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May 13, 2010


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No experience in doing this, don't even know where to start, don't know if I want ot get inolved with because a spam and hackers. Sounds like something for someone else. Not me.

How would you know how to research the legitimate ones? In the past I did a few product studies for about $50-$100 an hour, the type where they have a group of people do creative stuff with the product and the psychs observe and record behind a glass mirror. It was worth it if on my lunch break near work, but usually not worth it if I had to travel both directions to attend, becoming more like 3 hours for my time.

I've done online surveys for a couple of years now. It's not been bad at all. Yeah, I'm not going to get rich doing it, but I like to trade the points in on things I wouldn't normally get. We purchase extra airline miles and hotel points that get us free stays and trips. Most take just a little bit of time. I don't do the ones that require lots of time or going somewhere.

I signed up with Pine Cone Research when they were taking applicants awhile back and I take around 1 survey a week. I get paid $3 a survey and it takes me about around 8 minutes. =)

I do it just "because" mainly. It's nothing big but for some reason I kind of look forward to getting that check in the mail. ;-)

I've done surveys online for years and the amounts listed in Smart Spending is VERY optimistic, unless you are invited AND get accepted to do online focus groups.

Doing surveys here and there for companies like MySurvey and GlobalTestMarket and OpinionSquare may net you points/totals approaching $50 on a good month, if you've done a LOT - ie. invested several hours of your time. In my experience.

I do the ones that give you points whether or NOT you're accepted. As an online survey taker, there's nothing worse than spending 5-10 minutes on a screener that then tells you that you don't qualify.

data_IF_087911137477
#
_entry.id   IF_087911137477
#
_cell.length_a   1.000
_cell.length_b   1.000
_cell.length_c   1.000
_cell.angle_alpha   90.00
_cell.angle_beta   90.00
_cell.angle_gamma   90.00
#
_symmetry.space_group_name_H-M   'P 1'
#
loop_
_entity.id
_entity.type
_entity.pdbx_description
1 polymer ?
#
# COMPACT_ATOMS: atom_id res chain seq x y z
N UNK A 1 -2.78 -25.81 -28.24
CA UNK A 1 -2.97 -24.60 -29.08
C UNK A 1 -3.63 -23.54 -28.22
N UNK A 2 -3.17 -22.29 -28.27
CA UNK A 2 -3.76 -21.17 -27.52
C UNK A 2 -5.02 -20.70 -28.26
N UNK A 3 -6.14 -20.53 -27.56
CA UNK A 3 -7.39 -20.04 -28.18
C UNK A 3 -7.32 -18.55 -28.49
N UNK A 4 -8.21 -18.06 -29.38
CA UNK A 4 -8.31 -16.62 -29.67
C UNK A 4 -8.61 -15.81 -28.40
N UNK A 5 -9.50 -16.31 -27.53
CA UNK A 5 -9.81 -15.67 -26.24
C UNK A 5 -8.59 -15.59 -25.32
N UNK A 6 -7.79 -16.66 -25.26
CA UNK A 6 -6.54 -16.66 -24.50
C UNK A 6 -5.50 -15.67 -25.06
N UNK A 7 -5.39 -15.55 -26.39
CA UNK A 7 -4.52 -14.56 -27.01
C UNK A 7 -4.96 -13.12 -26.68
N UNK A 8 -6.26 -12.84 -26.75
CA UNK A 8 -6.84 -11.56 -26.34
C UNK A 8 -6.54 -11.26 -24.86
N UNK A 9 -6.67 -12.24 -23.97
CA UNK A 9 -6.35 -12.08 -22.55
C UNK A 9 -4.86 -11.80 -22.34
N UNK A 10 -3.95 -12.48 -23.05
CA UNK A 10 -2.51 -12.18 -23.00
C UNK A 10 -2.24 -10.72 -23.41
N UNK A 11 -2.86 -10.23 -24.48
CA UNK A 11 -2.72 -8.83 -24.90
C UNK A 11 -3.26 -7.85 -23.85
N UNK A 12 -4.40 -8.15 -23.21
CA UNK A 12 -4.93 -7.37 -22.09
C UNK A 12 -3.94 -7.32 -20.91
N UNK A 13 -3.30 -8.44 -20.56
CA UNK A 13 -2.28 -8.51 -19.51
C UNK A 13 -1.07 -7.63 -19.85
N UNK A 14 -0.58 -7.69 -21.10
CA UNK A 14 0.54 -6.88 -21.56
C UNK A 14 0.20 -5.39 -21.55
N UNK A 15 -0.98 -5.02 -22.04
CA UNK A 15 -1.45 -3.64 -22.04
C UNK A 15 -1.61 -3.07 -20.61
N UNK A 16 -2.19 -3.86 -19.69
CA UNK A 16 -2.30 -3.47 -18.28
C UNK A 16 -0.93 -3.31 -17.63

I see the extra money/gift cards I get as a bonus, fun money. In a household with one person laid off, its a joy to get little bonuses like that every 2-3 months.

Ditto to the comments above, it's not much, but on the other hand, I'm not paying tax or "working expenses" (gas) on it either so it *is* the equivelant of a part, part-time job for me. I travel alot with my husband with his consulting work and I can do them anywhere and anytime.

Go to, and you will get survey site ratings.

I did this for a while and made about $100 a month. If you are temporarily unemployed, or have a lot of free time on your hand, then go for it. It can be frustrating when you don't qualify for the surveys after having spent more than ten minutes answering questions. It's like they get your input on most of the questions without paying you when you can't complete the rest of them.

You're better off taking online college courses and improving your education and future earning power.

People with moderate income get rich "saving" money at the rate of a few hundred dollars a month. So it's indicative of what people value for a hundred dollars a month, not the amount added to your income. If you enjoy taking surveys, we already know the benefit of compounding small amounts over time.

I do the pinecone research surveys as well . . . last year I made about $200 total. Not a big amount at all no, but . . . ya get free stuff in the mail, which is kind of cool and you just answer questions about it after you use the products. I've gotten free shampoo, chocolates, mouthwash, cat litter, pasta sauce and pasta, toothpaste and lotion and all of these came from brand names I knew and was familiar with. Neat to be part of the process, takes about 6 to 8 minutes each . . . I do it not to make money really, but just to be part of the process of creating a new product. Tis interesting to me.